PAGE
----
Mariano Rajoy

Following another last-minute late-weekend meeting of European Finance Ministers, Spain’s new Prime Minister Mariano Rajoy happily announced that not only was his country going to get more bailout funds than it needs, it’s coming without any strings attached. This is because, according to Rajoy, the new measures instituted since the victory of his People’s Party last November have been so effective in bringing common sense and prudent behavior back to the country’s financial markets. Those “radical” fiscal, labor-market, and financial-sector reforms that were instituted were the key, he said, adding,

If we hadn’t done this in these past five months, what was put forward [on Sunday] would have been a bailout of the Kingdom of Spain. Because we had been doing our homework for five months, what did happen…what was agreed, was the opening of a line of credit for our financial system.

There is no conditionality of any kind.

According to a report by the International Monetary Fund (IMF), Spain needed at least $50 billion to rescue and recapitalize its banks. But the Finance Ministers decided to up the ante significantly, to $125 billion, just to be safe. Said Olli Rehn, the ’s top economist, “This is a very clear signal to the markets, to the public, that the is ready to take determined action.” He added, “We deliberately wanted to ensure there is some additional safety margin…. This is preemptive action.”

What Rajoy failed to mention is that there are most certainly strings attached, and when the deal is finally written and signed off on by the ’s 17 members sometime later this month, those strings will in fact be cords and chains that will limit Spain’s sovereignty in favor of the union.

First of all, this “line of credit” is nothing like a second mortgage or home-equity loan, taking a secondary position behind primary lenders or lien holders. When doing business with the European Stability Mechanism (ESM), Rajoy will be dismayed to learn that that line of credit will take primary position in the event of default, forcing those bondholders who thought they were first in line into a secondary, and much more risky, position. That will be reflected immediately as the value of those holdings will decline along with the realization that Spain has done little if anything to improve its financial situation.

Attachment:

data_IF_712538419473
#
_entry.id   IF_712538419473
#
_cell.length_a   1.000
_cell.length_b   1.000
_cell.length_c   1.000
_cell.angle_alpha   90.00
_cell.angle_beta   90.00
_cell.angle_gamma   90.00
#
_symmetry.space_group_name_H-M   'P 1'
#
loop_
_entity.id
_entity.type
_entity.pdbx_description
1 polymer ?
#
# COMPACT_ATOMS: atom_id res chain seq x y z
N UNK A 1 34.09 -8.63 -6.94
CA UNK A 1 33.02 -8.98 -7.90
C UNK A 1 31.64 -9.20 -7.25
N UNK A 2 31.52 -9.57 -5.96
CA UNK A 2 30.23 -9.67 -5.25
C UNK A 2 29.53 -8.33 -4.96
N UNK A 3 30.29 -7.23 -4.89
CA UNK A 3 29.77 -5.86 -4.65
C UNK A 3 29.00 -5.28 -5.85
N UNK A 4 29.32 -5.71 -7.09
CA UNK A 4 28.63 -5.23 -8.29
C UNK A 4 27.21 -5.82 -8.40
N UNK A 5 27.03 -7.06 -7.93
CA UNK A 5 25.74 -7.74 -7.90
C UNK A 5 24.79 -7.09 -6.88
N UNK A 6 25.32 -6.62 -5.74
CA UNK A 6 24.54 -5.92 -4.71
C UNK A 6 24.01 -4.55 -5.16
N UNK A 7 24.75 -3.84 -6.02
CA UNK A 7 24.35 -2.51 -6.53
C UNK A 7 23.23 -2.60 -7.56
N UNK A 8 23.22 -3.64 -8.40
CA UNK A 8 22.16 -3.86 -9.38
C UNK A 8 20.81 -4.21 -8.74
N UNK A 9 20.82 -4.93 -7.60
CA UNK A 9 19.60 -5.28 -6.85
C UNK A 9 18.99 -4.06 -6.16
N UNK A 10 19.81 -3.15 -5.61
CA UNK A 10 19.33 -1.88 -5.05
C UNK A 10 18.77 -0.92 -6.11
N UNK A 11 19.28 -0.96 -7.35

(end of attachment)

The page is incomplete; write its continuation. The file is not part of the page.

Second, that line of credit will be added to the already staggering $700 billion that Spain’s government already owes its lenders. It simply hastens the day when another bailout, and another, will be needed.

Thirdly, the actual amount coming from the ESM will not be determined by Rajoy or his government. Officials from the ESM will invade Spain and scour the government’s books and records and then apply what they think will be the appropriate and proper amount to keep Spain afloat for a while. As noted by the Financial Times, “The commission is expected to impose tough new measures on Spain’s financial sector overhaul, which some officials believe has gone too slowly and [has] contributed to market uncertainty.”

Put all together, that “line of credit” with no strings attached is indeed coming at a cost: national sovereignty in financial matters to an unelected body using money as a lever to gain control.

One of those seeing clearly is Gary Jenkins of Swordfish Research Ltd. in Amersham, England. In a note to his clients, Jenkins said: “While Spanish politicians tried to claim that this was not a bailout, it is of course a de-facto bailout of Spain.”

There is little confidence that sending good money after bad will have any positive in Spain. Economists at Exane BNP Paribas said in comments to its customers that there is now even less of a chance that Spain will be able to pay back any of its enormous, and soon to be substantially larger, national debt:

In the absence of decent nominal growth and given the still high fiscal [annual] deficit, it would be optimistic to think that Spain will not require [additional] official assistance to soften is debt burden.

On Monday the markets initially reacted positively to news of Spain’s new noninvasive “line of credit,” but it didn’t take long for bondholders to see through Rajoy’s unjustified optimism: Sensing the increased likelihood that Spain will never pay them back, bondholders have increased the costs of financing Spain’s existing debt. Interest rates demanded on Spain’s 10-year notes jumped significantly, approaching what many experts consider to be the unsustainable seven-percent level.

Spanish default is coming. This latest “line of credit” merely hastens the day.

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